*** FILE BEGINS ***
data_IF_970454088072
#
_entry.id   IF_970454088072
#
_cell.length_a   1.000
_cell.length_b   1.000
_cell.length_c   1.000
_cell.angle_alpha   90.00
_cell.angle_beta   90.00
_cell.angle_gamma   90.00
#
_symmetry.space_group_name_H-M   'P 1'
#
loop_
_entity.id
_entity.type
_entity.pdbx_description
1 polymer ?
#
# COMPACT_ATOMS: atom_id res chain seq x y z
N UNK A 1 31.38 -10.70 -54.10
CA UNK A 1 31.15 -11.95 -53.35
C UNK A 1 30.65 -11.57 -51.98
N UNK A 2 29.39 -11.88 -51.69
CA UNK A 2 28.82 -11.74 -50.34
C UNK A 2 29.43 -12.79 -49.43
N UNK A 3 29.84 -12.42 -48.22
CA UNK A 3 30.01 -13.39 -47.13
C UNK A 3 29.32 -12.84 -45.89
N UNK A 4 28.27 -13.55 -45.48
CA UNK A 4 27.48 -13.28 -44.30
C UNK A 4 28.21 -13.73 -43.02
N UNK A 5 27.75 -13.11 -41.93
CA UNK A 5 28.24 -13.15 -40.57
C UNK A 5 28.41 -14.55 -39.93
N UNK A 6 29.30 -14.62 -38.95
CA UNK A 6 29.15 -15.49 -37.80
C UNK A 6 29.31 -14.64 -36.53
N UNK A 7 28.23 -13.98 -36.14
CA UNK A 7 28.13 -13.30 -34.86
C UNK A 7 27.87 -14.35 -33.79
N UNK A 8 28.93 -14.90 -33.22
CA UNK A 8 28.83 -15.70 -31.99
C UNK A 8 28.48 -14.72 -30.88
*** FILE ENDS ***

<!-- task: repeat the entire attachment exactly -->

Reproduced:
data_IF_970454088072
#
_entry.id   IF_970454088072
#
_cell.length_a   1.000
_cell.length_b   1.000
_cell.length_c   1.000
_cell.angle_alpha   90.00
_cell.angle_beta   90.00
_cell.angle_gamma   90.00
#
_symmetry.space_group_name_H-M   'P 1'
#
loop_
_entity.id
_entity.type
_entity.pdbx_description
1 polymer ?
#
# COMPACT_ATOMS: atom_id res chain seq x y z
N UNK A 1 31.38 -10.70 -54.10
CA UNK A 1 31.15 -11.95 -53.35
C UNK A 1 30.65 -11.57 -51.98
N UNK A 2 29.39 -11.88 -51.69
CA UNK A 2 28.82 -11.74 -50.34
C UNK A 2 29.43 -12.79 -49.43
N UNK A 3 29.84 -12.42 -48.22
CA UNK A 3 30.01 -13.39 -47.13
C UNK A 3 29.32 -12.84 -45.89
N UNK A 4 28.27 -13.55 -45.48
CA UNK A 4 27.48 -13.28 -44.30
C UNK A 4 28.21 -13.73 -43.02
N UNK A 5 27.75 -13.11 -41.93
CA UNK A 5 28.24 -13.15 -40.57
C UNK A 5 28.41 -14.55 -39.93
N UNK A 6 29.30 -14.62 -38.95
CA UNK A 6 29.15 -15.49 -37.80
C UNK A 6 29.31 -14.64 -36.53
N UNK A 7 28.23 -13.98 -36.14
CA UNK A 7 28.13 -13.30 -34.86
C UNK A 7 27.87 -14.35 -33.79
N UNK A 8 28.93 -14.90 -33.22
CA UNK A 8 28.83 -15.70 -31.99
C UNK A 8 28.48 -14.72 -30.88